What’s Next for
In the heat of the global reces- sion, Latin American policymak- ers took unprecedented actions
to break the downward spiral in
aggregate demand. Beyond aggressively supporting financial markets,
including interest-rate cuts and liquidity injection measures in some
cases, many governments also pursued significant fiscal stimulus
packages. Success in mitigating the
crisis reflected a country’s overall
fiscal preparedness. But now may
be the time to tighten fiscal belts.
Together with the deterioration
of public-sector finances, discretionary stimulus policies in 2008
pushed the overall fiscal balance
of governments worldwide from
an average deficit of 2. 6 percent of
GDP to a gap of almost 7 percent
last year. Latin America was not an
exception. One third of the region’s
fiscal deficit increase—which widened from 0.6 percent of GDP in
2008 to 2. 9 percent in 2009—can be
attributed to the fiscal cost of discretionary measures.
But the degree to which countries could use fiscal policy to cushion the impact of the crisis varied.
In general, commodity exporters
like Brazil, Chile, Colombia, Mexico,
and Peru pursued prudent policies
in advance of the crisis, either saving part of the windfall from high
commodity prices during the boom
years or using it to reduce net external liabilities. This opened the door
for either the adoption of counter-cyclical fiscal measures in Brazil,
Chile, Mexico, and Peru, or, as in
Colombia, the avoidance of big fiscal spending cuts to help contain
the decline in aggregate demand.
Even so, there was a wide variety
in the type and scale of measures.
They included increases in public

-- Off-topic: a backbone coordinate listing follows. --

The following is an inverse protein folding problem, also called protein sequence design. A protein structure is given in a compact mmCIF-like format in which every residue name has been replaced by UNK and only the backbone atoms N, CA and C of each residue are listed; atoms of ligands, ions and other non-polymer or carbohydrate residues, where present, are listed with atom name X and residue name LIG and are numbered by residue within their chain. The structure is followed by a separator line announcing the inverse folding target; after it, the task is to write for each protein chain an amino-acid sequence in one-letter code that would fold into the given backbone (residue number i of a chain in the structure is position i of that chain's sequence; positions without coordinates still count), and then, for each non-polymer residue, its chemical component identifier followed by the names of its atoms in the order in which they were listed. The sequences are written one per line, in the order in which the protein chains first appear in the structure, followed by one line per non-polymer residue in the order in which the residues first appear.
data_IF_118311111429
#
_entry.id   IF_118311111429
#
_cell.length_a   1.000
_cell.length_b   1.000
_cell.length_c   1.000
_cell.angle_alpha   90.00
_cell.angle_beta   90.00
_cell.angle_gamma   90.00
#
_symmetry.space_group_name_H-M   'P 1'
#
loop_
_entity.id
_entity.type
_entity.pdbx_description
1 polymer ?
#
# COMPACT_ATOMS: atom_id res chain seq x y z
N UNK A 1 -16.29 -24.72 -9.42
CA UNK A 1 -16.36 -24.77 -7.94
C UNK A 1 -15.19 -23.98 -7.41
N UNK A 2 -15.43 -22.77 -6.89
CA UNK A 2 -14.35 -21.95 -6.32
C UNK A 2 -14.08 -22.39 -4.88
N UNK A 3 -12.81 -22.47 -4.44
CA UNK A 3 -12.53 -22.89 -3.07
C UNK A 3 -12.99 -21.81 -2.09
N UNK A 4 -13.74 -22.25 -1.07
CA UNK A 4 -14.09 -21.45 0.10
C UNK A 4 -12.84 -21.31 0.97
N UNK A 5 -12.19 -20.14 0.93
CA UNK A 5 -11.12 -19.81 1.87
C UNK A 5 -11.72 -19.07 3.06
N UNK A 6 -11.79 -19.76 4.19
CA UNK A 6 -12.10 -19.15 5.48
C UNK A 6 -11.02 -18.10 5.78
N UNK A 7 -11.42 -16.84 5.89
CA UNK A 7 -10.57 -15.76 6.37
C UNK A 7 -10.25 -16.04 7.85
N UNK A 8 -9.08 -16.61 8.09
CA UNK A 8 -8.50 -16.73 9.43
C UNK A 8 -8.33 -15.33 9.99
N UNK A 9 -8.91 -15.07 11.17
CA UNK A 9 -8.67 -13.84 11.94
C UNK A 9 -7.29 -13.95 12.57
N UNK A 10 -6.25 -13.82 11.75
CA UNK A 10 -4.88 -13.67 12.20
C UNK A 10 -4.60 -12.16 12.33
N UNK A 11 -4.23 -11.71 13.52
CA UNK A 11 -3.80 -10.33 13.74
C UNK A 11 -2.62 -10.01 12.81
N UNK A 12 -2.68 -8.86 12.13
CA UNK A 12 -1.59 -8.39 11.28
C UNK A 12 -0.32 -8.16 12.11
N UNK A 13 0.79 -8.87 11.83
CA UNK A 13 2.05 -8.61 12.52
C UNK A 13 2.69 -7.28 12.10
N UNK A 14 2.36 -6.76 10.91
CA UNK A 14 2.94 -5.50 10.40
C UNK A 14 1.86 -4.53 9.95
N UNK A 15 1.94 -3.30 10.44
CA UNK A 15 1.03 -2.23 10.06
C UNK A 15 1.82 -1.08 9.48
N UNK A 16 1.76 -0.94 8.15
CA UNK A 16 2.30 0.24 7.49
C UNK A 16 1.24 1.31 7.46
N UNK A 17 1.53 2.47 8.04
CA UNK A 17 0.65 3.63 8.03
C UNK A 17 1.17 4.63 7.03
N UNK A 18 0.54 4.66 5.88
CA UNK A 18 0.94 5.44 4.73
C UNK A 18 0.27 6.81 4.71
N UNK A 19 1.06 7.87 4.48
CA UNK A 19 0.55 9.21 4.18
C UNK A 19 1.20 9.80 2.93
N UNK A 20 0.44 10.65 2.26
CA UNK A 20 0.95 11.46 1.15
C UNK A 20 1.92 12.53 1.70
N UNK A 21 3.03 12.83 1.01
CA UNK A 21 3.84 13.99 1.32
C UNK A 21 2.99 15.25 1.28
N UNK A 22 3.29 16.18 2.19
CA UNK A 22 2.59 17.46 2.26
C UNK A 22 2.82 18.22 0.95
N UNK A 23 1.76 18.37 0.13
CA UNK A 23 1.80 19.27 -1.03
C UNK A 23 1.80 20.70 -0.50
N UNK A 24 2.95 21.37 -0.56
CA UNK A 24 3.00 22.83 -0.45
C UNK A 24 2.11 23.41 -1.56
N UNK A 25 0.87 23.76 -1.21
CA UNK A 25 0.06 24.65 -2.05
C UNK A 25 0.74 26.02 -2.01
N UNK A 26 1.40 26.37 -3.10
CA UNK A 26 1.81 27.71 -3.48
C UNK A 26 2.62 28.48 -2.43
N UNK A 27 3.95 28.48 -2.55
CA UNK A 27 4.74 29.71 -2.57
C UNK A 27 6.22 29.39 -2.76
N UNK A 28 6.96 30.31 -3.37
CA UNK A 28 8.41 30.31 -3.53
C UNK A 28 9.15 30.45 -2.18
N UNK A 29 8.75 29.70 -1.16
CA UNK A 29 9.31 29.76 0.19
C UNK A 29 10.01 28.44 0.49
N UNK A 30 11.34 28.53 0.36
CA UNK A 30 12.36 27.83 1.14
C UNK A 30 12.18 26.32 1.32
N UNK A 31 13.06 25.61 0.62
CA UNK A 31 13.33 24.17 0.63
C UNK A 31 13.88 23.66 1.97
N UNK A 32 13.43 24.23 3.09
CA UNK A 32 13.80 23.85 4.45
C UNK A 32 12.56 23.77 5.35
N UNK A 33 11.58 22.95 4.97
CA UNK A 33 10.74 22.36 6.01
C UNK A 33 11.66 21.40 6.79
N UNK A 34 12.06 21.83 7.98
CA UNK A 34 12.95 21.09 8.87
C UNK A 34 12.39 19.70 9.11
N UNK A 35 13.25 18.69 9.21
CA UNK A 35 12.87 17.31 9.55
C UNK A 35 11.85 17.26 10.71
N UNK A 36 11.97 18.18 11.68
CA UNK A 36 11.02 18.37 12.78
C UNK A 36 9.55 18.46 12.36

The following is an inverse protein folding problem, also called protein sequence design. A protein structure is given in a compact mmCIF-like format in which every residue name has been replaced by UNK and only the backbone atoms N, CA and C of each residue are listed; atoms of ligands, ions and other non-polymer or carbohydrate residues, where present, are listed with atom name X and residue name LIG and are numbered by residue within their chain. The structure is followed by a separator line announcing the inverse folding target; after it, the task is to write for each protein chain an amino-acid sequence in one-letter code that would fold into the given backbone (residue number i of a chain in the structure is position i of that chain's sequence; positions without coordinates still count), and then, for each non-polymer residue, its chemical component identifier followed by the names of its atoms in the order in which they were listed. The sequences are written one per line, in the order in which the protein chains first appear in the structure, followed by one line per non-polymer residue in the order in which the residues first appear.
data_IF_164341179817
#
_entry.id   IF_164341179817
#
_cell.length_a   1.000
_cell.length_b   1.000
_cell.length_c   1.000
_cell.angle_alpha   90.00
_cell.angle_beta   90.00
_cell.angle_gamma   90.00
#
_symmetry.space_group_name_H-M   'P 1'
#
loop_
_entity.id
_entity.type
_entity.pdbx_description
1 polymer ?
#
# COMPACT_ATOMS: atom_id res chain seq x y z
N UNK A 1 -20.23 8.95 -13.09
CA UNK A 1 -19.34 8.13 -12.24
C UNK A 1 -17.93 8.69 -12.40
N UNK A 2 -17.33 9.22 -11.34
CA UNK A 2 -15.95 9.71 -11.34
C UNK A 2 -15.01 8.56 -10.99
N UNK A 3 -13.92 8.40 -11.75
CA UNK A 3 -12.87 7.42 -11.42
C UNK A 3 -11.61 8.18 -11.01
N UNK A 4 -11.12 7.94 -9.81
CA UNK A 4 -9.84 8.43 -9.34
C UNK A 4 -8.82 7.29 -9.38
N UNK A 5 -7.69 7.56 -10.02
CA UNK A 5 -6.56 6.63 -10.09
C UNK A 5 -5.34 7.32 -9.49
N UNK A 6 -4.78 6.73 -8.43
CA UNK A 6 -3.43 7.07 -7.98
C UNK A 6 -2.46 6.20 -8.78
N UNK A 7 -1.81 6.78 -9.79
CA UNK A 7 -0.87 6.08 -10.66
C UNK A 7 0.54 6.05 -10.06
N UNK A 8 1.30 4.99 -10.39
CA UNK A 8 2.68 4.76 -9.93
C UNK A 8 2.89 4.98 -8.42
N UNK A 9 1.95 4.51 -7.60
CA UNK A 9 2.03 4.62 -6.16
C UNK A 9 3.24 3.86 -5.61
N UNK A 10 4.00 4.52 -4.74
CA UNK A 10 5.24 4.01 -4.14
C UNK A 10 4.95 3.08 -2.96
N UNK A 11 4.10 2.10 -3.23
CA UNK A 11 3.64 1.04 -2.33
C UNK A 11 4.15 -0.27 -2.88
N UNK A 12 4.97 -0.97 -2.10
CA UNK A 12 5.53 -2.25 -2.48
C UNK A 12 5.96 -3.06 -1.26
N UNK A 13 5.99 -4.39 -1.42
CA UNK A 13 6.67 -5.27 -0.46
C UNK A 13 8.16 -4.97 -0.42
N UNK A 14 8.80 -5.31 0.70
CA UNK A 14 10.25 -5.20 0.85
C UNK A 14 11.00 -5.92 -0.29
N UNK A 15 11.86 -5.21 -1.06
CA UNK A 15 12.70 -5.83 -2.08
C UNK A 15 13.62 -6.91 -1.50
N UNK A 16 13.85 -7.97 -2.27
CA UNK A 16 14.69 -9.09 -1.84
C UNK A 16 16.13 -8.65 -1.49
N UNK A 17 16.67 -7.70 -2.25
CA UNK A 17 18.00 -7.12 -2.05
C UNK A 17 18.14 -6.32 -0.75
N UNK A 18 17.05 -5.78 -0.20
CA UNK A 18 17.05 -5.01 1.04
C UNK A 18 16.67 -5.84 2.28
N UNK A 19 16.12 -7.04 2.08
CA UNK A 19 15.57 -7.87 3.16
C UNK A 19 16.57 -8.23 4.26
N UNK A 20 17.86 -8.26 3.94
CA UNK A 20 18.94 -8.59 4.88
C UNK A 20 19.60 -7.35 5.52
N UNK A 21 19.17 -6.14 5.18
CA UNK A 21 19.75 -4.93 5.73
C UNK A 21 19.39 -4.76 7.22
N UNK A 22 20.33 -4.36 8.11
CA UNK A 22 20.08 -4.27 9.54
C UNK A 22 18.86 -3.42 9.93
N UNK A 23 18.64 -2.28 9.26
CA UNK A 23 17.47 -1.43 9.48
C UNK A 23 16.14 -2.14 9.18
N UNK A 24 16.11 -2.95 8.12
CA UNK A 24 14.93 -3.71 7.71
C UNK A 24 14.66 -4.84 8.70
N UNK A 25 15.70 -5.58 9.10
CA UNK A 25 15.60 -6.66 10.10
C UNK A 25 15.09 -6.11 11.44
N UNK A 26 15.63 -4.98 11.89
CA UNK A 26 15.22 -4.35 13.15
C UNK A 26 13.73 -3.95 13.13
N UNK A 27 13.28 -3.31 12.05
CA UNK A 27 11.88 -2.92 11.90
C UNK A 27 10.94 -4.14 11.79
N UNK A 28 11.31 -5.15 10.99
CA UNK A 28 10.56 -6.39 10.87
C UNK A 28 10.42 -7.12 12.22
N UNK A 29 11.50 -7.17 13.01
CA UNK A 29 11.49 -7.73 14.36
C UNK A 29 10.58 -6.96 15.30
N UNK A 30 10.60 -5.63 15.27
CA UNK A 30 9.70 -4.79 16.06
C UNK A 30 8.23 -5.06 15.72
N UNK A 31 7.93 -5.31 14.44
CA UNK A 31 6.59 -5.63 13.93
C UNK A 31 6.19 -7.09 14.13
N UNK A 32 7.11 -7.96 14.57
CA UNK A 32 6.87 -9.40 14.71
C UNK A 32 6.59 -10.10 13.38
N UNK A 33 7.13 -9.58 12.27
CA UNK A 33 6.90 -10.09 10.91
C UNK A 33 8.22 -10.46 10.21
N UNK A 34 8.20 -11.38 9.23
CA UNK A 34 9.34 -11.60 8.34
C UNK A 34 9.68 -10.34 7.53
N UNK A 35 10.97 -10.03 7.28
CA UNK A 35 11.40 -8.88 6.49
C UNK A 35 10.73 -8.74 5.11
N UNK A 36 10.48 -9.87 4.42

infrastructure spending (Mexico
and Peru), transfers to vulnerable
groups (Brazil, Chile, Mexico, and
Peru), tax breaks for auto purchases
(Brazil), and freezes on government-controlled prices (Mexico). The fiscal cost ranged from 1 percent to
3 percent of GDP, well below that
of developed and other emerging
economies. But off-budget initiatives—including the massive loans
granted by Brazil’s state development bank that added up to 6 percent of GDP—did not represent an
immediate fiscal cost.
The story was quite the opposite for those Latin American countries where high revenues during
the preceding boom years were
matched by even higher expenditure growth. At a time of collapsing
commodity prices and shrinking
external demand for goods and services, these policymakers could
not pursue aggressive counter-cyclical policies and were forced to
push the brakes on public spending. Many such countries—
including commodity exporters like
Argentina, Ecuador and Venezuela, and importers (including most
of the Caribbean)—either experienced a deeper recession or are re-covering at a slower pace.
It is fair to say that regional stimulus spending—in countries that
could afford it—was quite effective in cushioning the effects of
the global crisis. The Brazilian,
Chilean and Peruvian economies,
which deployed the largest stimulus packages, will grow at the fastest pace in 2010, above 5 percent.
How long can these countries
maintain fiscal largesse? Strictly
judging by the fiscal room to spend,
the countries positioned to pursue